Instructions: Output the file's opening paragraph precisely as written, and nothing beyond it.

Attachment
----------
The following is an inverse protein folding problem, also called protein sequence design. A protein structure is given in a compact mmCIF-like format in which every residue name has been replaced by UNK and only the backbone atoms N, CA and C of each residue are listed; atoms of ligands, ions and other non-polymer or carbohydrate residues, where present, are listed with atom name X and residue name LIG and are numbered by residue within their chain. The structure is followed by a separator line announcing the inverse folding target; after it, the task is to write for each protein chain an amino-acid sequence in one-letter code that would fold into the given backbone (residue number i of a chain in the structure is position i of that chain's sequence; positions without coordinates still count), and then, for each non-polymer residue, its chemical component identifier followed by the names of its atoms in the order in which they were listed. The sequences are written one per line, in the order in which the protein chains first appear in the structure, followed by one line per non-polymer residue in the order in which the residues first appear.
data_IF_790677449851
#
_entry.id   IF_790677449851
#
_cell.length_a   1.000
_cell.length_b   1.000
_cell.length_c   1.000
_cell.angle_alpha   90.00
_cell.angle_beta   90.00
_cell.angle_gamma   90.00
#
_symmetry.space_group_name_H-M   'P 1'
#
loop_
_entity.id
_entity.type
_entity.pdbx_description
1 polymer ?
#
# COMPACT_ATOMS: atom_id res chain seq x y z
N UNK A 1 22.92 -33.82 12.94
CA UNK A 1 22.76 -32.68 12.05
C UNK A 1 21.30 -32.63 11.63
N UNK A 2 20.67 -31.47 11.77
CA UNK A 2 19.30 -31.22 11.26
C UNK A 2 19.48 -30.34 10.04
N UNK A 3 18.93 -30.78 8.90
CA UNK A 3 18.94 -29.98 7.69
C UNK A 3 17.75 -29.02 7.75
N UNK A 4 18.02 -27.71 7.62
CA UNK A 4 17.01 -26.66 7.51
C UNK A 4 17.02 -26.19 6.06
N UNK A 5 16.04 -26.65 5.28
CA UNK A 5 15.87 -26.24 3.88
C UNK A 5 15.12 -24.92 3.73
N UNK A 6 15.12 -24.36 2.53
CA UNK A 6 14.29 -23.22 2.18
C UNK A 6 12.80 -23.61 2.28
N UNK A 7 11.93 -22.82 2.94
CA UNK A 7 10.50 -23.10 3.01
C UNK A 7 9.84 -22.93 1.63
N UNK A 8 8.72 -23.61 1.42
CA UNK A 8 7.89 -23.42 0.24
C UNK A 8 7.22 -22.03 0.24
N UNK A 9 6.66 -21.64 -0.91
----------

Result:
The following is an inverse protein folding problem, also called protein sequence design. A protein structure is given in a compact mmCIF-like format in which every residue name has been replaced by UNK and only the backbone atoms N, CA and C of each residue are listed; atoms of ligands, ions and other non-polymer or carbohydrate residues, where present, are listed with atom name X and residue name LIG and are numbered by residue within their chain. The structure is followed by a separator line announcing the inverse folding target; after it, the task is to write for each protein chain an amino-acid sequence in one-letter code that would fold into the given backbone (residue number i of a chain in the structure is position i of that chain's sequence; positions without coordinates still count), and then, for each non-polymer residue, its chemical component identifier followed by the names of its atoms in the order in which they were listed. The sequences are written one per line, in the order in which the protein chains first appear in the structure, followed by one line per non-polymer residue in the order in which the residues first appear.